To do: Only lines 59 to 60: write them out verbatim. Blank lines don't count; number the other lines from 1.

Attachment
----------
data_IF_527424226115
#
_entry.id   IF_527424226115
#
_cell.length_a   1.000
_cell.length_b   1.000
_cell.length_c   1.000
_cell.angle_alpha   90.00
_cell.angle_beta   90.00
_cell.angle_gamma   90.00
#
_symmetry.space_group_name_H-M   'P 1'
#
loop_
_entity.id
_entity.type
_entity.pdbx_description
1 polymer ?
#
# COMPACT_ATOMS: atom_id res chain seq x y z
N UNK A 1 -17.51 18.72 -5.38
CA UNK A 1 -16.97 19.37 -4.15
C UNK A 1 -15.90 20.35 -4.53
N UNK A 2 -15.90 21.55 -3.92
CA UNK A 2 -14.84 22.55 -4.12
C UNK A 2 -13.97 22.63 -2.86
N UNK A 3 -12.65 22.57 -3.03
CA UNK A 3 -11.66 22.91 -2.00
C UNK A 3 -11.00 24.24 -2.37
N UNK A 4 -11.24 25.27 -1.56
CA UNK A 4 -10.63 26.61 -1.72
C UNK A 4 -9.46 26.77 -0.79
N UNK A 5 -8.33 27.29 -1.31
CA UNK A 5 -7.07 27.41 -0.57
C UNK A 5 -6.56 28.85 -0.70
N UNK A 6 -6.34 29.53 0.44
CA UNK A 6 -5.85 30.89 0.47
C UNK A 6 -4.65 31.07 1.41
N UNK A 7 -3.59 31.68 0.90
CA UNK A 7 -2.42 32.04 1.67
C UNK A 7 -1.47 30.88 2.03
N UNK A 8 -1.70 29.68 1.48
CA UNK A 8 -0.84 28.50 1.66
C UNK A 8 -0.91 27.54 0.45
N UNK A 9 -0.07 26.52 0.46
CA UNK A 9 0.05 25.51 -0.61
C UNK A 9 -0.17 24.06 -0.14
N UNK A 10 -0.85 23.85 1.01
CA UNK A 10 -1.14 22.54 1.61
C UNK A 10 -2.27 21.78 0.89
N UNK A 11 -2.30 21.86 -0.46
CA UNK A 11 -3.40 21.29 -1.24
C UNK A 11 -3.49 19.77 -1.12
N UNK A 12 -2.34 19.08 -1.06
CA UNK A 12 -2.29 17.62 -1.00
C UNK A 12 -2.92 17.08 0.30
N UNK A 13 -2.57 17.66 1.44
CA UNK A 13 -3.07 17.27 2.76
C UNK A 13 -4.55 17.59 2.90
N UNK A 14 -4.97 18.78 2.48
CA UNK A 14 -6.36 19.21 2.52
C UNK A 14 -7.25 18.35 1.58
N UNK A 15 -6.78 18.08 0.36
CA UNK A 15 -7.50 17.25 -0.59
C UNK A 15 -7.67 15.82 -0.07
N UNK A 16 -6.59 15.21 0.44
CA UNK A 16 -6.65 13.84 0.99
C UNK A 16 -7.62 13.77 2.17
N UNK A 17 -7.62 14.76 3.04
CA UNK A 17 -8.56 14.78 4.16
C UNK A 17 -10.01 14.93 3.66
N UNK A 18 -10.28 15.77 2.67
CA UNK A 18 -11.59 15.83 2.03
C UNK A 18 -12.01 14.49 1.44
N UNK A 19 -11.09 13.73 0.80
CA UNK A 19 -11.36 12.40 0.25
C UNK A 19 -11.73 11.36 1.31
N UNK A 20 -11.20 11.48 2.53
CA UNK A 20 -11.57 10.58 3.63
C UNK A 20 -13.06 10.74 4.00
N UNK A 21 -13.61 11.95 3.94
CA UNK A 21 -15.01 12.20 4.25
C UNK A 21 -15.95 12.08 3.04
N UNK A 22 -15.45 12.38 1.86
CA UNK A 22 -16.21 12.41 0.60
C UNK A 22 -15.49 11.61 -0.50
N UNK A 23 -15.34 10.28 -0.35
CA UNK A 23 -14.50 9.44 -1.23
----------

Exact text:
C UNK A 13 -4.55 17.59 2.90
N UNK A 14 -4.97 18.78 2.48